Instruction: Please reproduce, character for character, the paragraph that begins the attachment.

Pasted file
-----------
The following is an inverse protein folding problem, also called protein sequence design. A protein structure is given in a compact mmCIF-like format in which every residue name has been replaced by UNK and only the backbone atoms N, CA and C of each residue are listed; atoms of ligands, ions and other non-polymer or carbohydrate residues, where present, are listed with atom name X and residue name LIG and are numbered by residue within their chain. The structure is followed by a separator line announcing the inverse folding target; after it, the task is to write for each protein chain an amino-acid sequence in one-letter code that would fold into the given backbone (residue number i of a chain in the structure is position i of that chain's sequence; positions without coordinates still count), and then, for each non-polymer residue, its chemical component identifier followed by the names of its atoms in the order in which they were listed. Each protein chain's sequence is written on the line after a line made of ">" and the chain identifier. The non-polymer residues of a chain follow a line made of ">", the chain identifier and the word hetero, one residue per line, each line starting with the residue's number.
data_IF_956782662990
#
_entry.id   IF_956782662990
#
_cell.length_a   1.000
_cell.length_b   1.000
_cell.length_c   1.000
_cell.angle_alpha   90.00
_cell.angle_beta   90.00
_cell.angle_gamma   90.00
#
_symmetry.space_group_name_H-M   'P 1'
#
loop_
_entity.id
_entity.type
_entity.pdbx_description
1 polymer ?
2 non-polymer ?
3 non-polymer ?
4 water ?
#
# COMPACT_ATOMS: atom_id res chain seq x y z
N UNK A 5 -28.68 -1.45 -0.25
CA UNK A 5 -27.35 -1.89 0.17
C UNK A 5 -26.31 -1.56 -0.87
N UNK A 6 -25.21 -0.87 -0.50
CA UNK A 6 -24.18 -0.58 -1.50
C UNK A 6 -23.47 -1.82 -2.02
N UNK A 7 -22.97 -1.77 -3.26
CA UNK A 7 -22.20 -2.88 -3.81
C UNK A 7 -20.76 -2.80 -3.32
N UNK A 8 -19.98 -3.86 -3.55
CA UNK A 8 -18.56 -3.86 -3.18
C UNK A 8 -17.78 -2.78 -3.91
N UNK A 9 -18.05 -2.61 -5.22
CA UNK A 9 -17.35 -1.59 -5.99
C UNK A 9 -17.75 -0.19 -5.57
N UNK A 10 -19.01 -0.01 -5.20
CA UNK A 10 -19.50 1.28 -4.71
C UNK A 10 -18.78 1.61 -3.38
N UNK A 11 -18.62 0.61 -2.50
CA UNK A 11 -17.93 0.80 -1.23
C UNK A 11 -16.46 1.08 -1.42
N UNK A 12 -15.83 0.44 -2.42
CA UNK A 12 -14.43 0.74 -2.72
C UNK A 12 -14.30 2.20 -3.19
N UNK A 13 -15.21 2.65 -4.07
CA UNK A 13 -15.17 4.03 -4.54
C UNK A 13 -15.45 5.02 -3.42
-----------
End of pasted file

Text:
The following is an inverse protein folding problem, also called protein sequence design. A protein structure is given in a compact mmCIF-like format in which every residue name has been replaced by UNK and only the backbone atoms N, CA and C of each residue are listed; atoms of ligands, ions and other non-polymer or carbohydrate residues, where present, are listed with atom name X and residue name LIG and are numbered by residue within their chain. The structure is followed by a separator line announcing the inverse folding target; after it, the task is to write for each protein chain an amino-acid sequence in one-letter code that would fold into the given backbone (residue number i of a chain in the structure is position i of that chain's sequence; positions without coordinates still count), and then, for each non-polymer residue, its chemical component identifier followed by the names of its atoms in the order in which they were listed. Each protein chain's sequence is written on the line after a line made of ">" and the chain identifier. The non-polymer residues of a chain follow a line made of ">", the chain identifier and the word hetero, one residue per line, each line starting with the residue's number.